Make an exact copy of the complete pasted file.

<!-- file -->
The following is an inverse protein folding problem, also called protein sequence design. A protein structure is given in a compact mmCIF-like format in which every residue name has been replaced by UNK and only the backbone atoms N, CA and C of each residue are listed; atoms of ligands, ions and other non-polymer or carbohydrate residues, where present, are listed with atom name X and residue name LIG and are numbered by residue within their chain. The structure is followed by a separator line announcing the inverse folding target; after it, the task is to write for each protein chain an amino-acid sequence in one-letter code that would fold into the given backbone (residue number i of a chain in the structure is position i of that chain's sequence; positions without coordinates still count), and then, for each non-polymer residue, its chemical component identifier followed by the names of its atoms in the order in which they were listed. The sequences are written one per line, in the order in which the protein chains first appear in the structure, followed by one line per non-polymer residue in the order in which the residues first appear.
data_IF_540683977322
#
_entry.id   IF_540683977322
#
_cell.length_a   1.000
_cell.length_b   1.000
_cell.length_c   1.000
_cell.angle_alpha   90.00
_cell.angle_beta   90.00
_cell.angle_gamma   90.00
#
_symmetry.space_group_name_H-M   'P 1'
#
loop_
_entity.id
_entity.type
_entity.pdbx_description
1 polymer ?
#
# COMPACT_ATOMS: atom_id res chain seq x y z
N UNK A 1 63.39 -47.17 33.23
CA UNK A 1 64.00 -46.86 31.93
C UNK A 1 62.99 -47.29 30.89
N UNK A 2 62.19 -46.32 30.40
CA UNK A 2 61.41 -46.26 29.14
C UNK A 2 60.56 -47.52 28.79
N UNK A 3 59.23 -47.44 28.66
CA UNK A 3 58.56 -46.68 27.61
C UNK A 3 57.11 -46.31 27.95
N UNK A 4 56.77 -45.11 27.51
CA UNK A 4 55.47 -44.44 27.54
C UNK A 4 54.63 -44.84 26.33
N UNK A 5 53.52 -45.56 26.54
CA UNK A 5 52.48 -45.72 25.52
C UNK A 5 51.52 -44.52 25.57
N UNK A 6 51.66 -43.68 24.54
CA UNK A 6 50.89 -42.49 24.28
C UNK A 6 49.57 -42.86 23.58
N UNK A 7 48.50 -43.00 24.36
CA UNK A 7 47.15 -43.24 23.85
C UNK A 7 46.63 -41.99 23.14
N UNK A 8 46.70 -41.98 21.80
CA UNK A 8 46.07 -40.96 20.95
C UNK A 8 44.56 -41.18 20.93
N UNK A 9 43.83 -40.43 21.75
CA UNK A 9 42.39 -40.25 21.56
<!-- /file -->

The following is an inverse protein folding problem, also called protein sequence design. A protein structure is given in a compact mmCIF-like format in which every residue name has been replaced by UNK and only the backbone atoms N, CA and C of each residue are listed; atoms of ligands, ions and other non-polymer or carbohydrate residues, where present, are listed with atom name X and residue name LIG and are numbered by residue within their chain. The structure is followed by a separator line announcing the inverse folding target; after it, the task is to write for each protein chain an amino-acid sequence in one-letter code that would fold into the given backbone (residue number i of a chain in the structure is position i of that chain's sequence; positions without coordinates still count), and then, for each non-polymer residue, its chemical component identifier followed by the names of its atoms in the order in which they were listed. The sequences are written one per line, in the order in which the protein chains first appear in the structure, followed by one line per non-polymer residue in the order in which the residues first appear.
data_IF_540683977322
#
_entry.id   IF_540683977322
#
_cell.length_a   1.000
_cell.length_b   1.000
_cell.length_c   1.000
_cell.angle_alpha   90.00
_cell.angle_beta   90.00
_cell.angle_gamma   90.00
#
_symmetry.space_group_name_H-M   'P 1'
#
loop_
_entity.id
_entity.type
_entity.pdbx_description
1 polymer ?
#
# COMPACT_ATOMS: atom_id res chain seq x y z
N UNK A 1 63.39 -47.17 33.23
CA UNK A 1 64.00 -46.86 31.93
C UNK A 1 62.99 -47.29 30.89
N UNK A 2 62.19 -46.32 30.40
CA UNK A 2 61.41 -46.26 29.14
C UNK A 2 60.56 -47.52 28.79
N UNK A 3 59.23 -47.44 28.66
CA UNK A 3 58.56 -46.68 27.61
C UNK A 3 57.11 -46.31 27.95
N UNK A 4 56.77 -45.11 27.51
CA UNK A 4 55.47 -44.44 27.54
C UNK A 4 54.63 -44.84 26.33
N UNK A 5 53.52 -45.56 26.54
CA UNK A 5 52.48 -45.72 25.52
C UNK A 5 51.52 -44.52 25.57
N UNK A 6 51.66 -43.68 24.54
CA UNK A 6 50.89 -42.49 24.28
C UNK A 6 49.57 -42.86 23.58
N UNK A 7 48.50 -43.00 24.36
CA UNK A 7 47.15 -43.24 23.85
C UNK A 7 46.63 -41.99 23.14
N UNK A 8 46.70 -41.98 21.80
CA UNK A 8 46.07 -40.96 20.95
C UNK A 8 44.56 -41.18 20.93
N UNK A 9 43.83 -40.43 21.75
CA UNK A 9 42.39 -40.25 21.56